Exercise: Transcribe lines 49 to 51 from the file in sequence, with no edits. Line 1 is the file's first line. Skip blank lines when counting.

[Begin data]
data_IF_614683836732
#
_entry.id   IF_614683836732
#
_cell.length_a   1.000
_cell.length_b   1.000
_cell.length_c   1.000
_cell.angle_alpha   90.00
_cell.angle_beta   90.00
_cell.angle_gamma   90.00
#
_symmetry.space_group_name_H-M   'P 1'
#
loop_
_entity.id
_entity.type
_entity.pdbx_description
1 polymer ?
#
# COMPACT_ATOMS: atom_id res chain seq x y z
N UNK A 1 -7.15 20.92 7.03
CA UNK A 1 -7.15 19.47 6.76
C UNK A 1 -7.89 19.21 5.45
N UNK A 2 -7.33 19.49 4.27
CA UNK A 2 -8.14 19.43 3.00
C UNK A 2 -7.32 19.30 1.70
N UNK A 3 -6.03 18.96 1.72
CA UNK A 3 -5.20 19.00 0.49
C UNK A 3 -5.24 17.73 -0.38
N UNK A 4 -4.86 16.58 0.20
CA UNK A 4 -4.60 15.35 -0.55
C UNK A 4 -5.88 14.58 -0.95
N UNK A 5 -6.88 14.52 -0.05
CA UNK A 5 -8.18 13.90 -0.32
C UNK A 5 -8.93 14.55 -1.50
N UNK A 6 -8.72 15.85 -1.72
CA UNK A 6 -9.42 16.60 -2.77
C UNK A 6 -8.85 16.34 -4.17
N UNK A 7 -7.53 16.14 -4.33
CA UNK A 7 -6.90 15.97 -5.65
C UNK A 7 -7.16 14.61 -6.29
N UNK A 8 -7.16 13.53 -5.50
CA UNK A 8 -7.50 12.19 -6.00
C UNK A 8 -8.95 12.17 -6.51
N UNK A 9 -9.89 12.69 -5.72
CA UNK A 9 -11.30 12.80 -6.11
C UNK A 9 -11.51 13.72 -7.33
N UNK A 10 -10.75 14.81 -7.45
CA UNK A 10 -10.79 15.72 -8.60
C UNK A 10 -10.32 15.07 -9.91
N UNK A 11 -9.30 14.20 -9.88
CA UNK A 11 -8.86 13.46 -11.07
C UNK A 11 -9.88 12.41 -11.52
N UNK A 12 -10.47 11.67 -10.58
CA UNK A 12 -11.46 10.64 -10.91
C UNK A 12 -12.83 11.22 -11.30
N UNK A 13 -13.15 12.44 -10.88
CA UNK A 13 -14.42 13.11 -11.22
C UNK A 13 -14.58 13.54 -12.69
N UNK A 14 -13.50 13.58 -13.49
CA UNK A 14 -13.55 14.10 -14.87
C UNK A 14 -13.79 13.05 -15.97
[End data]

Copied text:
CA UNK A 10 -10.79 15.72 -8.60
C UNK A 10 -10.32 15.07 -9.91
N UNK A 11 -9.30 14.20 -9.88